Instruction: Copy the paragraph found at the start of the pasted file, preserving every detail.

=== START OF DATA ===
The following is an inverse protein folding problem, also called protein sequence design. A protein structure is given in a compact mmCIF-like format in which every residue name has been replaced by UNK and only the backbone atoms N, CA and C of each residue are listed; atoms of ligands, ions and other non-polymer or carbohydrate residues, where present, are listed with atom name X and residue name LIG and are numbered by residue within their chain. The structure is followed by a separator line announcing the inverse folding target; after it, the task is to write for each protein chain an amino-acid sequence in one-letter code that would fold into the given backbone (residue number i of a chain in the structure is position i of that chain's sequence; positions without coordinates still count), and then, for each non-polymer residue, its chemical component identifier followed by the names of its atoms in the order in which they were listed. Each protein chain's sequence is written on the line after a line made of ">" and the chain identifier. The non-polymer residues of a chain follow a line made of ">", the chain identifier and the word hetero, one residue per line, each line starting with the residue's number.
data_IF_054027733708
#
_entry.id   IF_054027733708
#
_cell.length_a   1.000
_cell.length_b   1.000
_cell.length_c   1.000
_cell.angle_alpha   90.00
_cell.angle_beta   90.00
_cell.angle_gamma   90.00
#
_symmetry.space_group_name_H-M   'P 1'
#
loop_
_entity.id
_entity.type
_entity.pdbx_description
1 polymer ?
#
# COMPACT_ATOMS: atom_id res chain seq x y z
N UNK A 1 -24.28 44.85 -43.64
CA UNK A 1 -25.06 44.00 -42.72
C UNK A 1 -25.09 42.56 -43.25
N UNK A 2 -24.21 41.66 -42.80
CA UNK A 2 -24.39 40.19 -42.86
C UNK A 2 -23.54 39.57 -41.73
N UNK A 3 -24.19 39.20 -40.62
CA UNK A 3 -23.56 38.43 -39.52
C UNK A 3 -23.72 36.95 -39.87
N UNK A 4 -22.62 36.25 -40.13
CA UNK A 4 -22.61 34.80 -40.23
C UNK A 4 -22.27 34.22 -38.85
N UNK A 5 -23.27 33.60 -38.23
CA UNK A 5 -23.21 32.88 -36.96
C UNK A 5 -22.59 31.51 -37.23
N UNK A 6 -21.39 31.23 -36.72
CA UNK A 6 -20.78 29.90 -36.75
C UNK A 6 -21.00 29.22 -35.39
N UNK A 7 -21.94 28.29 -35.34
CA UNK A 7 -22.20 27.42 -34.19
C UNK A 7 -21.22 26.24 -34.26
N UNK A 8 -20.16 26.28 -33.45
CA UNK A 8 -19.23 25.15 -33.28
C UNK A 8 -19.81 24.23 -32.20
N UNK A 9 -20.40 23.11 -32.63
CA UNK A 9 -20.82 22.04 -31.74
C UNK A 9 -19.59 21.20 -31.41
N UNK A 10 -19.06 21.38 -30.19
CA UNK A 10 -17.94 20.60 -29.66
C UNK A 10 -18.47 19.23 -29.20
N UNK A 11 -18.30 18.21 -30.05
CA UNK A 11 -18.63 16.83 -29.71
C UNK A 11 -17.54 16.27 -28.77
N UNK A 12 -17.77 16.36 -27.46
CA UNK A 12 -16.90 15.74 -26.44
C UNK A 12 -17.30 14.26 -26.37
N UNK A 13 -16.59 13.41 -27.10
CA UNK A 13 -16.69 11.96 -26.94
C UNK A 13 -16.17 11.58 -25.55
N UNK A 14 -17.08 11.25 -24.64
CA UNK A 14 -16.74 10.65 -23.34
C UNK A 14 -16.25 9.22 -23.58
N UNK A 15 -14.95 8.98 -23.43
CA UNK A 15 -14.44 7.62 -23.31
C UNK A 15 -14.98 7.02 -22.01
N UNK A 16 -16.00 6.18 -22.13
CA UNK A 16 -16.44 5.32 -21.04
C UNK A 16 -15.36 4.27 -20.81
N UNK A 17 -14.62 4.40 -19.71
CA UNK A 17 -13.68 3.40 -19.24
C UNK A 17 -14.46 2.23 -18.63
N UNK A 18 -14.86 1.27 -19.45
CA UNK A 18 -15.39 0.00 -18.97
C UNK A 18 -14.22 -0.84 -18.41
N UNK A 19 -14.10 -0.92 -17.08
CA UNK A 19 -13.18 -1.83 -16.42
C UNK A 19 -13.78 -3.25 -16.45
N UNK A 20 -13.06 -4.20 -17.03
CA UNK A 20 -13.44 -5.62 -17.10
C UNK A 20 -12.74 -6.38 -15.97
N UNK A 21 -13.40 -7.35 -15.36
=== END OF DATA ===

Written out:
The following is an inverse protein folding problem, also called protein sequence design. A protein structure is given in a compact mmCIF-like format in which every residue name has been replaced by UNK and only the backbone atoms N, CA and C of each residue are listed; atoms of ligands, ions and other non-polymer or carbohydrate residues, where present, are listed with atom name X and residue name LIG and are numbered by residue within their chain. The structure is followed by a separator line announcing the inverse folding target; after it, the task is to write for each protein chain an amino-acid sequence in one-letter code that would fold into the given backbone (residue number i of a chain in the structure is position i of that chain's sequence; positions without coordinates still count), and then, for each non-polymer residue, its chemical component identifier followed by the names of its atoms in the order in which they were listed. Each protein chain's sequence is written on the line after a line made of ">" and the chain identifier. The non-polymer residues of a chain follow a line made of ">", the chain identifier and the word hetero, one residue per line, each line starting with the residue's number.